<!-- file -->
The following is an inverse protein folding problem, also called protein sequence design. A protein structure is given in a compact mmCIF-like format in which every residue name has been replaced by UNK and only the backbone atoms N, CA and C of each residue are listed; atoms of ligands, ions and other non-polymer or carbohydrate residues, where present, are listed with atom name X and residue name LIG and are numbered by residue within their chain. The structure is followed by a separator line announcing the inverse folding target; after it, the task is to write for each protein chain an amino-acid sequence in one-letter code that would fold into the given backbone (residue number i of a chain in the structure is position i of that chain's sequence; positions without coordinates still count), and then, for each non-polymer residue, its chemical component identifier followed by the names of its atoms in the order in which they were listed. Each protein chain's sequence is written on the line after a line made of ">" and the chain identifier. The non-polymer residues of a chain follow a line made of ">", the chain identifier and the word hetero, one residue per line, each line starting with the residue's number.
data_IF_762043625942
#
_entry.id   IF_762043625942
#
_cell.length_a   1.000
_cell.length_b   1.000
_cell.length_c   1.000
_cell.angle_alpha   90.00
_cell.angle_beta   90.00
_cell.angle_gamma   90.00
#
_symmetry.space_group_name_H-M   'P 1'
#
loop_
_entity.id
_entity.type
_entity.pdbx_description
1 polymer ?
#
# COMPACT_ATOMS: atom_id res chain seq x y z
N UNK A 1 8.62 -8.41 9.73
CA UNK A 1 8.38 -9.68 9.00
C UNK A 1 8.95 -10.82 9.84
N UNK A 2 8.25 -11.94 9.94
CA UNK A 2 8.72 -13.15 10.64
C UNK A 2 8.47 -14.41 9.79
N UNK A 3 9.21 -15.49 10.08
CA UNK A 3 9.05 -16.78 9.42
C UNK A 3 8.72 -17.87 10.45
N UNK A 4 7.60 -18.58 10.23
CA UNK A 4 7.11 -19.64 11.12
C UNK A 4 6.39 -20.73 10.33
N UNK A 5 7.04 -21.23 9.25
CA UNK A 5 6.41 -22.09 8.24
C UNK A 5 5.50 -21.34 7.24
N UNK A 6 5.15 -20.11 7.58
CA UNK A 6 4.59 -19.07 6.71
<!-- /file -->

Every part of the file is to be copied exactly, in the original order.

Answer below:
The following is an inverse protein folding problem, also called protein sequence design. A protein structure is given in a compact mmCIF-like format in which every residue name has been replaced by UNK and only the backbone atoms N, CA and C of each residue are listed; atoms of ligands, ions and other non-polymer or carbohydrate residues, where present, are listed with atom name X and residue name LIG and are numbered by residue within their chain. The structure is followed by a separator line announcing the inverse folding target; after it, the task is to write for each protein chain an amino-acid sequence in one-letter code that would fold into the given backbone (residue number i of a chain in the structure is position i of that chain's sequence; positions without coordinates still count), and then, for each non-polymer residue, its chemical component identifier followed by the names of its atoms in the order in which they were listed. Each protein chain's sequence is written on the line after a line made of ">" and the chain identifier. The non-polymer residues of a chain follow a line made of ">", the chain identifier and the word hetero, one residue per line, each line starting with the residue's number.
data_IF_762043625942
#
_entry.id   IF_762043625942
#
_cell.length_a   1.000
_cell.length_b   1.000
_cell.length_c   1.000
_cell.angle_alpha   90.00
_cell.angle_beta   90.00
_cell.angle_gamma   90.00
#
_symmetry.space_group_name_H-M   'P 1'
#
loop_
_entity.id
_entity.type
_entity.pdbx_description
1 polymer ?
#
# COMPACT_ATOMS: atom_id res chain seq x y z
N UNK A 1 8.62 -8.41 9.73
CA UNK A 1 8.38 -9.68 9.00
C UNK A 1 8.95 -10.82 9.84
N UNK A 2 8.25 -11.94 9.94
CA UNK A 2 8.72 -13.15 10.64
C UNK A 2 8.47 -14.41 9.79
N UNK A 3 9.21 -15.49 10.08
CA UNK A 3 9.05 -16.78 9.42
C UNK A 3 8.72 -17.87 10.45
N UNK A 4 7.60 -18.58 10.23
CA UNK A 4 7.11 -19.64 11.12
C UNK A 4 6.39 -20.73 10.33
N UNK A 5 7.04 -21.23 9.25
CA UNK A 5 6.41 -22.09 8.24
C UNK A 5 5.50 -21.34 7.24
N UNK A 6 5.15 -20.11 7.58
CA UNK A 6 4.59 -19.07 6.71